(1:54 p.m. EDT) -- MSC Cruises has revealed plans to trial a ground-breaking research and development project on its first World Class ship, MSC Europa, aimed at producing electricity and heat using liquified natural gas (LNG).
Following the ship's steel cutting at the Chantiers de l'Atlantique shipyard in Saint-Nazaire, France, yesterday (October 31), MSC Cruises' Executive Chairman, Pierfrancesco Vago, announced that the line has launched the project, named PACBOAT, which will focus on introducing new fuel cell technology onboard the line's first LNG-powered ship.
Currently in its development stage, the integration of a Solid Oxide Fuel Cell (SOFC) technology onboard a cruise ship is a world first. MSC is working in partnership with Chantiers de l'Atlantique to develop the concept, which would result in a reduction of energy consumption and greenhouse gas emissions which is measured in the equivalent tons of carbon dioxide (CO2) based on fuel consumption.
"The most important topic the cruise industry is facing is environmental impact," Vago said.
"We are pleased to be able to support this highly innovative project, as it further demonstrates our commitment to contributing to the development of next-generation advanced environmental technology for the benefit of the entire industry. This is a key element in our journey towards zero-emissions operations both at sea and ashore.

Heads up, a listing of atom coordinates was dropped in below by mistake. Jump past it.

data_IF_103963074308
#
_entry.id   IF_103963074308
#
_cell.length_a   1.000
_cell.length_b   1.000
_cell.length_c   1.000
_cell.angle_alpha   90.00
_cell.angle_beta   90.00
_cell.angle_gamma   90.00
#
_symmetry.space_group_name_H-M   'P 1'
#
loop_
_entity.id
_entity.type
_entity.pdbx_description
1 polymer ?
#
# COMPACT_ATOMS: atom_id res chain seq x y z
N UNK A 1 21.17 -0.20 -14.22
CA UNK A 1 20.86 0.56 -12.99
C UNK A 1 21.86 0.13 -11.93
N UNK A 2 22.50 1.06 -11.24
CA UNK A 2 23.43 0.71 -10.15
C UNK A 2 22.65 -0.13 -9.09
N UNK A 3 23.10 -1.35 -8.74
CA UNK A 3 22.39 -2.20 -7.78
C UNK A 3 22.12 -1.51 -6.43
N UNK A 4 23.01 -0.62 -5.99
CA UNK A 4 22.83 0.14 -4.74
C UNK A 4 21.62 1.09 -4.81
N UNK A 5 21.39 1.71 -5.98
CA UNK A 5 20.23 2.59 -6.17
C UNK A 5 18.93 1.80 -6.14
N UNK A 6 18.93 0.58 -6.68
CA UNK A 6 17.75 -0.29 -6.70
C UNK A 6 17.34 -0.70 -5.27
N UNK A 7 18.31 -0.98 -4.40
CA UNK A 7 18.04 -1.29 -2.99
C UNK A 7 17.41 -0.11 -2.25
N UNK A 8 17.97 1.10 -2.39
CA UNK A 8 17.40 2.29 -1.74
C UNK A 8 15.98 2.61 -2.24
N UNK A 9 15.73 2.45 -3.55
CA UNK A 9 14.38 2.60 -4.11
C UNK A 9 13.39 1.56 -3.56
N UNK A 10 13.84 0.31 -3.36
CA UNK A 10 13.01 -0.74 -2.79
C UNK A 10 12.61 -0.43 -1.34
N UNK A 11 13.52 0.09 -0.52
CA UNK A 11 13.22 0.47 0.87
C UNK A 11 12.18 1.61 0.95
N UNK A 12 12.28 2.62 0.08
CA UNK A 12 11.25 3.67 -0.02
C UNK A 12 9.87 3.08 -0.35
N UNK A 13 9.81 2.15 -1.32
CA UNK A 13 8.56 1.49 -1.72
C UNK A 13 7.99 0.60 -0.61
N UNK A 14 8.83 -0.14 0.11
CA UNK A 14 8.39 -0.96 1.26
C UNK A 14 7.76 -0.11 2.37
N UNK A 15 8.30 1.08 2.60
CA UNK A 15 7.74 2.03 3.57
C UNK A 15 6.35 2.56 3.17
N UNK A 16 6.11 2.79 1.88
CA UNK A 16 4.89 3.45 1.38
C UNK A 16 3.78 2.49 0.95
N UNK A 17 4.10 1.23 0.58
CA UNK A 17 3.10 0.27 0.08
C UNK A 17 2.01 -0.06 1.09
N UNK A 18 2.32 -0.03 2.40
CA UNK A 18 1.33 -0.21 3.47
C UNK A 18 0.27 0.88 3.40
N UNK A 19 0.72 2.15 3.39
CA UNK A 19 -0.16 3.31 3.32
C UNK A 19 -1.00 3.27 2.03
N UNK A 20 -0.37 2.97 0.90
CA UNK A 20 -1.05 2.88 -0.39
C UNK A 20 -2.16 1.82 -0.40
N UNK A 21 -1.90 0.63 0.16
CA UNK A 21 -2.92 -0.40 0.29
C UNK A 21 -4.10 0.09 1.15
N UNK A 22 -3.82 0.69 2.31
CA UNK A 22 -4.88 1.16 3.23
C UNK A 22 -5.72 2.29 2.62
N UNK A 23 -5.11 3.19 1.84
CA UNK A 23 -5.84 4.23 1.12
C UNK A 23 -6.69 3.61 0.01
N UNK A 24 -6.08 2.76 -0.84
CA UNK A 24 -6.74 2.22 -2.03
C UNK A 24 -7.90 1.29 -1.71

"With each new ship each time we will push further the boundaries of innovation in terms of environmental technology. And we will specifically focus our R&D investment into accelerating the development of next-generation advanced solutions and other technologies -- from more alternative fuels, shore power availability, batteries, fuel cells and beyond. All of this while we retrofit and upgrade our existing fleet -- one of the most modern at sea -- with the latest and best available technologies to continuously improve our environmental performance fleet-wide."
Vago also hit back at "fake news" regarding the carbon footprint of the cruise industry, saying that a week-long city or beach break was far less eco-friendly than a cruise.
Vago said a week-long cruise for a family of four on the line's newly launched flagship, MSC Grandiosa, would leave a carbon footprint of 964kg of CO2 emissions compared with 1,915kg for a holiday in the Egyptian resort of Sharm el Sheikh and 1,249kg for a break in the Mallorcan capital Palma.
MSC is investing €5 billion in the construction of five LNG-powered ships, commencing with MSC Europa which will enter service in 2022. It is the first of four World Class ships being constructed at Chantiers de l'Atlantique with further deliveries scheduled for 2024, 2025 and 2027. In addition, one Meraviglia-Plus ship will also be propelled by LNG when the ship comes into service in 2023.
Billed as the cleanest marine fuel, compared to standard marine diesel LNG reduces sulphur oxide emissions by more than 99 percent and nitrogen oxide emissions by up to 85 percent. It also largely eliminates particulate matter in the ship's exhaust and reduces greenhouse gas emissions by as much as an additional 20 percent.